From the interpretive signboard, I could see the vague outline of the Trona Pinnacles wavering mirage-like in the light reflected by the saline sands of the dry lake bed (see above, click on all images for larger views). I felt both an attraction to, and a little uneasiness with, this place. While I had some desire to see the pinnacles up close, at the same time, I was acutely conscious of the intensity of the heat and dryness on this open plain. I scouted the area with my binoculars and saw no other vehicles. Although apprehensive, I decided to start down the road to see how it looked. The signs at the entrance mentioned that the road was passable by two-wheel drive vehicles most times, but could be impassable at others. Soon, the van was banging along over washboard. After the previous day’s expedition to Bodie, Sabrina was quicker and much more insistent with her nudging of my right arm in an attempt to convince me to abandon this mission. I pressed on a little longer, but the road grew increasingly worse.

Not much farther along, I decided to abort our little expedition. Turning the van in an open area next to a set of railway tracks, I caught sight of a sizable fissure in the road, one that could not be seen from the angle we had been traveling. It was wide and deep enough to have easily swallowed one of the van’s tires if I had unwittingly driven into it. I felt a brief jolt of panic as I realized just how serious it could be to find us stranded a few miles into this place — with me thinking more of Sabrina’s safety than of my own. Yes, this was a *bad* idea. If I was doing this trip with Don, I would have little fear. He and I had occasionally had to push or dig our truck out of a hole or rut from time to time. But alone with Sabrina, and in such an unforgiving environment. No. Not on this day. I drove us back up the lane. We would find some other less risky adventure to occupy the remainder of the day.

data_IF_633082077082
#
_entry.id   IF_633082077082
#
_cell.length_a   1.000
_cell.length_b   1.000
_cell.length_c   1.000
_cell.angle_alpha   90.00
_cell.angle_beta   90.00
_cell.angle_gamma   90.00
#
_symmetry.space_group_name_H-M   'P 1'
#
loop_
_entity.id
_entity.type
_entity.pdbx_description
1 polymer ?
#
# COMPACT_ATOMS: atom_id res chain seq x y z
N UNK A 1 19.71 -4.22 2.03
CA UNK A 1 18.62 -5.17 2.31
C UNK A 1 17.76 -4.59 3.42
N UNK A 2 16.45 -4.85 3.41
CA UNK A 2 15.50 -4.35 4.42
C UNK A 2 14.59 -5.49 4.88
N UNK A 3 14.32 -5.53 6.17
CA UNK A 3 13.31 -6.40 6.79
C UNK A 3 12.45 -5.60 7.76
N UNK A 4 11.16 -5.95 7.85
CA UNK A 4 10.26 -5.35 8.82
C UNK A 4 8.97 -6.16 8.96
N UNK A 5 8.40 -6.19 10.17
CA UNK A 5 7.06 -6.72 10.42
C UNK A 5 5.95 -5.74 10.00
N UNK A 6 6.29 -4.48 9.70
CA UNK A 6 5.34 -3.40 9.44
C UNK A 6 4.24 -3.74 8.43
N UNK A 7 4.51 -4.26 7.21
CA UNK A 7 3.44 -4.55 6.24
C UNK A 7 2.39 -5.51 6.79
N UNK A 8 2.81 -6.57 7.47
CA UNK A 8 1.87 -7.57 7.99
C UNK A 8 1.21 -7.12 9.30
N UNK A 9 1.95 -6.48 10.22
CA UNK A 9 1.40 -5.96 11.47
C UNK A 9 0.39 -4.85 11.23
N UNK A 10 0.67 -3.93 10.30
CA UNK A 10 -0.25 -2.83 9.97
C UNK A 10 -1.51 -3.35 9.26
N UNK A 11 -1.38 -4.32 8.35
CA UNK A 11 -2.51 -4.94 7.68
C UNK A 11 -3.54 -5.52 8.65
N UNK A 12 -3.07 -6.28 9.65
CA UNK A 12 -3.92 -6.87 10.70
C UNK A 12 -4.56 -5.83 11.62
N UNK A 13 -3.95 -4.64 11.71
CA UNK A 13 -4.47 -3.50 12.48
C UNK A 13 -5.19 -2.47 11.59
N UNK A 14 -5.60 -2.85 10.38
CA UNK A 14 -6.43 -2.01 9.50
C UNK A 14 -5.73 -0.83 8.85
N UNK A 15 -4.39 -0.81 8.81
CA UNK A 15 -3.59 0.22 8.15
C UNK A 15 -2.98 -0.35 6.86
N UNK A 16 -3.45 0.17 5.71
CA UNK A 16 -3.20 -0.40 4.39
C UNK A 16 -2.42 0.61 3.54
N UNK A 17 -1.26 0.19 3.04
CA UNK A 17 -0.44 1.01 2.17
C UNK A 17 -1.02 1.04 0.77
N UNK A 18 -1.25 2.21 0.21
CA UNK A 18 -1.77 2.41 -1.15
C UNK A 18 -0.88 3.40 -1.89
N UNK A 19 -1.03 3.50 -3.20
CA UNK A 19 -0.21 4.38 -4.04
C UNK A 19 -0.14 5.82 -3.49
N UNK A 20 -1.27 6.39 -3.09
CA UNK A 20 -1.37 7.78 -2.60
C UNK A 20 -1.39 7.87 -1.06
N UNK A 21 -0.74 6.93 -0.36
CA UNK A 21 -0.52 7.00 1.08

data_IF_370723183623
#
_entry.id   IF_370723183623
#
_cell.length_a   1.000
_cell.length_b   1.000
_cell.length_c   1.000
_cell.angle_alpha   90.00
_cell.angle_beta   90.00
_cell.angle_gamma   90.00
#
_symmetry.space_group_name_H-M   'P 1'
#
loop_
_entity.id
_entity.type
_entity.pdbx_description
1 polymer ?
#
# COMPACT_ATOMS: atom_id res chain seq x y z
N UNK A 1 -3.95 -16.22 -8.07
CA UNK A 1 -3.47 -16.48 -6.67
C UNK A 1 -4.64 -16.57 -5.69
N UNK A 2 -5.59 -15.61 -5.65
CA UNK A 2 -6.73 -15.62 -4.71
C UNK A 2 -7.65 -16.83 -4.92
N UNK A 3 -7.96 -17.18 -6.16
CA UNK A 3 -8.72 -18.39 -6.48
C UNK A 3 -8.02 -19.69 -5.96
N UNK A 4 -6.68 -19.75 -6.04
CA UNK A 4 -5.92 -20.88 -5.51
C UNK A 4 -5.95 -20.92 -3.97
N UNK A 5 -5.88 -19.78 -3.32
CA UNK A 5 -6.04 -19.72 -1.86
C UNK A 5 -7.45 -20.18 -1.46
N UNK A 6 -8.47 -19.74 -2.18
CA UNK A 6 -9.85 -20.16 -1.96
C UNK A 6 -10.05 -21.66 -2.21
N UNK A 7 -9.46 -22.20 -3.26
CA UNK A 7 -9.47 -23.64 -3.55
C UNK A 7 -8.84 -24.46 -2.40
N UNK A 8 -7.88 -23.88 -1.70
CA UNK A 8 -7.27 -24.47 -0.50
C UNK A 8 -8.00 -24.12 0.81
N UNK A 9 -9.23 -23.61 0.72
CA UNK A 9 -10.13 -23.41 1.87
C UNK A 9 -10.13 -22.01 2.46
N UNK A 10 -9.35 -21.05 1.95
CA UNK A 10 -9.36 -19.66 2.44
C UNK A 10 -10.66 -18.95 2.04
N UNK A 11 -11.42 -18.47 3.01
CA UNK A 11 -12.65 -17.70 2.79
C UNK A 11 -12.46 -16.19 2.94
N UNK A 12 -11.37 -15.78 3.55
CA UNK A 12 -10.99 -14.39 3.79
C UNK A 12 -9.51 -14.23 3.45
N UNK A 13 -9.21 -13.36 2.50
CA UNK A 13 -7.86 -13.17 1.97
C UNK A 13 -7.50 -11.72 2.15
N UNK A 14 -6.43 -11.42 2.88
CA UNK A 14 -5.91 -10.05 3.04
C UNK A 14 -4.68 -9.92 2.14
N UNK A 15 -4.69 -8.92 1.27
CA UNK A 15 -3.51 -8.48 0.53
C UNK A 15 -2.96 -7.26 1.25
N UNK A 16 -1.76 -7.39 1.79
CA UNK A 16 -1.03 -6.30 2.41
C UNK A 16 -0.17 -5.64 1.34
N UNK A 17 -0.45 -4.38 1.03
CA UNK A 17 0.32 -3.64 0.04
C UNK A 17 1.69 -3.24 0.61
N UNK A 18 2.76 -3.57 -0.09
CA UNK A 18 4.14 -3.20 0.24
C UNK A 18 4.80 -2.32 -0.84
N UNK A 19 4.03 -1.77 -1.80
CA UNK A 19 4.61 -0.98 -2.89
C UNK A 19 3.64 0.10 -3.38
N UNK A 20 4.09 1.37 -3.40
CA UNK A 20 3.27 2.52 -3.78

message in the sand at Trona Pinnacles

Shortly before reaching the entrance, I noticed the above message written in stones arranged on the sand. We got out of the van while I shot a few photos from various angles and distances. The artist in me has always found such ephemeral messages to be of visual interest. However, now they affect me in a different way — one that I am at a loss to explain. Maybe it’s the feeling that I am alone now and such messages are no longer part of my realm. Stepping closer to photograph the stone heart filled with fragments of broken glass (below), I thought, “This is the part of the message meant for me.”

We got back into the van, drove on up the lane and back out onto the highway to continue our exploration of the Searles Valley.

Written by bev on February 7th, 2009

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11 Responses to 'strangers in a strange land – part 1'

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  1. Sometimes I feel guilty because there is such a poignant pleasure in reading your posts and viewing your images. Sometimes I feel lonely for a man I never even met. This is an amazing journey, Bev. Thank you for documenting it.


    7 Feb 09 at 8:47 pm

  2. Your writing keeps me reminding me how much of this journey is an internal one. The photos mark the places on the outside, but the journal is moving toward the center. The heart with broken glass is a stunning metaphor. Most broken glass is smoothed by time and made quite beautiful for its yielding.

    robin andrea

    8 Feb 09 at 11:25 am